Saturday, 15 July 2006
132-10

Construction Techniques of Burial Mounds as an Essential Subject Matter of Paleosol Studies.

Alexander O. Makeev, Moscow State Univ, Soil Institute, Leninskie gori, Moscow, 119992, Russia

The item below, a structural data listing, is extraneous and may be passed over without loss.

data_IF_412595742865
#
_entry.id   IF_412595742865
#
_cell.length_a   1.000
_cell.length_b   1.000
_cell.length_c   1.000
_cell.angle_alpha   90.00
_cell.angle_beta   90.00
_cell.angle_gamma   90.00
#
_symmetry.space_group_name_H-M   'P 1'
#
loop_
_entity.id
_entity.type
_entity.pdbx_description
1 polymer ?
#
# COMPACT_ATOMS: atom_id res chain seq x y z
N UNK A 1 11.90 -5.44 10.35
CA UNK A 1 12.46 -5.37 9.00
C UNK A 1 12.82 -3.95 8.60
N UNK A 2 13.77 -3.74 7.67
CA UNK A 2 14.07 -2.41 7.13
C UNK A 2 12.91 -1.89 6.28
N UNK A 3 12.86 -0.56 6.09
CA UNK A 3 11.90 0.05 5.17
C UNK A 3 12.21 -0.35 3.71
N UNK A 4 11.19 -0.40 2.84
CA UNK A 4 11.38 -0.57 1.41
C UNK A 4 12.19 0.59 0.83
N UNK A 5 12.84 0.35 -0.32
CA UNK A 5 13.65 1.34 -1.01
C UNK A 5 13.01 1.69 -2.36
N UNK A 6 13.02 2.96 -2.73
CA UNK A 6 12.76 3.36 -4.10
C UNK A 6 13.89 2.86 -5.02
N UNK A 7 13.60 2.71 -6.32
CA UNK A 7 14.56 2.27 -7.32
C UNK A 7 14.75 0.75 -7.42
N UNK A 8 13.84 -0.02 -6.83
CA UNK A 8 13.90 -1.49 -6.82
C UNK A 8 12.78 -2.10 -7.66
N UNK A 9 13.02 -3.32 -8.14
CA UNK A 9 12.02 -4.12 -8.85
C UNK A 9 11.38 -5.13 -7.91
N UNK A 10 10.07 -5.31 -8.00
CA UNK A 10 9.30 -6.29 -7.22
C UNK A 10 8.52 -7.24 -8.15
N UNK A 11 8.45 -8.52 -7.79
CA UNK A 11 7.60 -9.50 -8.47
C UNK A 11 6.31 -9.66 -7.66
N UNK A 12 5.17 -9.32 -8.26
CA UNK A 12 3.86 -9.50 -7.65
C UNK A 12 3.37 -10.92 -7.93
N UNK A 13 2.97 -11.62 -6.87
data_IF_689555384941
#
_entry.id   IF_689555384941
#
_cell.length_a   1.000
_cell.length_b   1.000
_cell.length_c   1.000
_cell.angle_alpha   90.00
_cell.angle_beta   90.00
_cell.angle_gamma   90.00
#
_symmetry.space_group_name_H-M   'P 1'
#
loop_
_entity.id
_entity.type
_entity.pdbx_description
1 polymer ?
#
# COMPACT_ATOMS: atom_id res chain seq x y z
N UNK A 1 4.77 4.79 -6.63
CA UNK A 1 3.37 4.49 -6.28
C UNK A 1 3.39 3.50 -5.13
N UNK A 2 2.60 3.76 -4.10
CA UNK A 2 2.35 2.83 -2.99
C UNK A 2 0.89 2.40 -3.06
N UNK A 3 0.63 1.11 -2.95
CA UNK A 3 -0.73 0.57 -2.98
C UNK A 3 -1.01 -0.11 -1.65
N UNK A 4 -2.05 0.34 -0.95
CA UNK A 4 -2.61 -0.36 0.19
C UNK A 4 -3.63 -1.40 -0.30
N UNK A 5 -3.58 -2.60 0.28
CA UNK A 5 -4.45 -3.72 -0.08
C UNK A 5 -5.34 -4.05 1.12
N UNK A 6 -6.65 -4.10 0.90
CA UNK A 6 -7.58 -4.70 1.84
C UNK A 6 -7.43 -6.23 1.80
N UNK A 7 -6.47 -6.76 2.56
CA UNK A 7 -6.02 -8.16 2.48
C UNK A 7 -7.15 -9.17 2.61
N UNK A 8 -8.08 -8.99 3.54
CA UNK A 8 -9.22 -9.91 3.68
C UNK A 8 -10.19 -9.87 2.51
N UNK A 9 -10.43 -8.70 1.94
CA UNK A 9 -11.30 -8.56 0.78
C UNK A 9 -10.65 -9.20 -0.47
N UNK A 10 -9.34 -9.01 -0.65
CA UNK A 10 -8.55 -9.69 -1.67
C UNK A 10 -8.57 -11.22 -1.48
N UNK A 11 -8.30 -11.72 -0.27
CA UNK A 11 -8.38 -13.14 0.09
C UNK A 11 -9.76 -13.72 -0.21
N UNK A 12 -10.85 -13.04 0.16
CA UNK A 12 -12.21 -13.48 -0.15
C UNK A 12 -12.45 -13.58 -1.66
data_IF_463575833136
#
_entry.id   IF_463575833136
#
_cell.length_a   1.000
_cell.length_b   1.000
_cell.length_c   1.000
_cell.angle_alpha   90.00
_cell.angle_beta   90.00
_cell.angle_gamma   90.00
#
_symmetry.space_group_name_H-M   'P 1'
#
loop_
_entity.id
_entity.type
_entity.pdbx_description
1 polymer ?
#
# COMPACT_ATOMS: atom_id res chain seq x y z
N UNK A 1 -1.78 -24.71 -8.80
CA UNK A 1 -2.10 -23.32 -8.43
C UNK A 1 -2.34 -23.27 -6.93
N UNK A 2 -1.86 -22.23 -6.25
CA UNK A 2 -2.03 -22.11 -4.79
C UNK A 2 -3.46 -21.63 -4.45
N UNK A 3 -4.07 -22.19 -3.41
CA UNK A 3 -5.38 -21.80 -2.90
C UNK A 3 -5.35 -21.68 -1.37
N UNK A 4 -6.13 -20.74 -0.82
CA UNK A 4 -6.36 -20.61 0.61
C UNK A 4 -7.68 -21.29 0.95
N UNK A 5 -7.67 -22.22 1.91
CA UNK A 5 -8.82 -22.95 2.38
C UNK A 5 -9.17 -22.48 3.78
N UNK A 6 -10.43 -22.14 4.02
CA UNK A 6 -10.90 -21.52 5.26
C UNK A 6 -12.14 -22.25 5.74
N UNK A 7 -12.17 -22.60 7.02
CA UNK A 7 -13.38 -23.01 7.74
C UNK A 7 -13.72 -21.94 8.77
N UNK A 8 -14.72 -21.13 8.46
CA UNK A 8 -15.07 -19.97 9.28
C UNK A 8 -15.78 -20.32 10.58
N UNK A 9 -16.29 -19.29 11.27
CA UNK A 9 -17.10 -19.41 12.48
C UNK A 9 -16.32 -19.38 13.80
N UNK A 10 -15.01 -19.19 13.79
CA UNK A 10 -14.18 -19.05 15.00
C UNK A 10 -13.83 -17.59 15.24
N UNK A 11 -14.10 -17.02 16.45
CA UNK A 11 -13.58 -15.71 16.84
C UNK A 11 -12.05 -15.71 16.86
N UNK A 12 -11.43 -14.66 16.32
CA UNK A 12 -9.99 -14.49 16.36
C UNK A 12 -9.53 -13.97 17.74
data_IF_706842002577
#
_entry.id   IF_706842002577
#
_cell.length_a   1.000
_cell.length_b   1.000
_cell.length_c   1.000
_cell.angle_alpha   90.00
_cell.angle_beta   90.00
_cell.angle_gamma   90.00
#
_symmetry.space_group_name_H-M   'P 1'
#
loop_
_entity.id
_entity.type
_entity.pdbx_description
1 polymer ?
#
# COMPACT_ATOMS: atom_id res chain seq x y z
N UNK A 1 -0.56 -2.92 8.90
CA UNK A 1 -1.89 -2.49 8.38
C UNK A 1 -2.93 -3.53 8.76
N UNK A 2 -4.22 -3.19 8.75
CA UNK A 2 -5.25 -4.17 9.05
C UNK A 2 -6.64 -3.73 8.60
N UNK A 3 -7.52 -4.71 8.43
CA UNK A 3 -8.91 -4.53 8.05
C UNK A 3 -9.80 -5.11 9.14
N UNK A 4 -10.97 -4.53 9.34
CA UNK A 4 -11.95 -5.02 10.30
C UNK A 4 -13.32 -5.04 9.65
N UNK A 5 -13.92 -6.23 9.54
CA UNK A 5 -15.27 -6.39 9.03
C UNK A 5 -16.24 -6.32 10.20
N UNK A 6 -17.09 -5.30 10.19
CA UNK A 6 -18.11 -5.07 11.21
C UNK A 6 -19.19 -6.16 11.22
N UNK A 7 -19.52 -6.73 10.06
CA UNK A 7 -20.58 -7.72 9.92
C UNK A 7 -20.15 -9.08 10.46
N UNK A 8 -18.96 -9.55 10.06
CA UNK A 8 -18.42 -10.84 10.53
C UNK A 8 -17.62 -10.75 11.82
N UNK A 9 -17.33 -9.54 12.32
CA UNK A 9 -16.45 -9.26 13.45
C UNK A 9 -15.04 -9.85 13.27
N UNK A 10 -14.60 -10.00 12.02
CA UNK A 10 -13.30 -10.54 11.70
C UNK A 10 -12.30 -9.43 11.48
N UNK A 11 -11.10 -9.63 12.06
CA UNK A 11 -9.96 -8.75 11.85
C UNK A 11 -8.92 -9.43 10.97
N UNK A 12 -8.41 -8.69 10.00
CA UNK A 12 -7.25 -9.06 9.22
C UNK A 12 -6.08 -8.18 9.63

Paleopedological interpretations of archaeological data are often based on comparison of buried soils, adjacent surface soils and newly formed soils on burial mounds. Such comparisons presume, that a) buried soils were similar to soils formed beyond funeral area, so the differences observed now are the results of soil evolution; b) burial mounds were thrown up of soil material taken in immediate proximity to the mound, that also allow comparisons between soils on mound land surface and adjacent soils. Nevertheless, it is well known, that many ancient tribes were not indifferent to the type of soil material, and even specific soil horizons, and used very complicated construction techniques for burial mounds, governed by their religious and cosmological conceptions. So, material of specific sediment layers and soil horizons could be delivered from remote locations. Our study provides an example of such complicated techniques used for burial mound construction. Burial grounds (1500-2000 years before present) of Finno-Ugric tribes are distributed along Western Dvina, Velikaya, Lovat and other rivers in North-Western part of Russia and in Baltic States. The study area is located on late Pleistocene alluvial terrace of Western Dvina River. Natural soil cover is represented by weekly podzolised sandy soils (Cambisols), formed under pine forest vegetation. Burial ground comprises several dozens of mounds 2-7 m high, constructed with very complicated techniques. The analysis of mound structure showed that the burial procedures included the following stages: (1) Preparation of funeral area by removal of initial soil layer. (2) Laying a big funeral pile, resulted in formation of red-brown layer of burnt sand 20 cm thick. (#) Filling the excavation with material of black humus horizons. (4) Distribution of stones around the basement of a future mound. (5) Construction of a mound by raising of well sorted sandy material, taken beyond the bounds of funeral area. (6) Mantling the mound from the surface by thick (40-50 cm) layer of carefully collected material of black humus horizons. Burial mounds were mostly used for repeated reinterments. Mound constructions included inter layering of sandy material with black lenses and layers. As a result two or three 10-12 cm thick black layers mantle the whole mound sub-parallel to temperate mound surface indicating several stages of burial and construction. Most of archaeological remains including cists, wooden remains of funeral boats, animal remains, stones, artifacts, etc., can be met within these black layers. Animal remains are often oriented, confirming the ritual meaning of their position. E.g. bear bones and claws are laid in West and East corner and eagle bones and pounces - in the rest 4 corners of a hexagon. The source of black material used for construction is humus horizon of black meadow hydromorphic soils formed in the floodplains of small streams that flow into Western Dvina in the vicinity of several hundred meters several km from funeral area. The study of black mantles on top of the mounds demonstrates no signs of degradation under pine forest vegetation. Sand grains are covered by thick black films throughout the whole mantle. Humus content is 3-4%, though rough humus fractions, abundant in the source horizons of hydromorphic soils are absent. So we may assume that mostly stable humus fractions remain and initial humus content could be even higher. Assessment of mound construction techniques demonstrates: (1) Soils buried under the mound could be truncated and welded with artificial layers of humus horizons, and deeply influenced by burial pile, and so does not represent natural soils of the time of mound construction. (2) Soil profiles on the day surface of burial mounds may consist of contrasting layers, which were initially stratified during construction and burial procedures and so does not adequately reflect soil evolution results. (3) Black humus sandy horizons show long term (millennium) sustainability under primary forest vegetation, illustrating that soil development during late Holocene mostly inherited soil features of previous stages. (4) Construction techniques of ancient tribes should be considered in paleosol studies of burial grounds. The architecture of burial mounds should be assessed by a complex of archaeological, pedological and geological methods. Environmental reconstructions are possible only with clear understanding of the source and initial properties of material used for mound construction.


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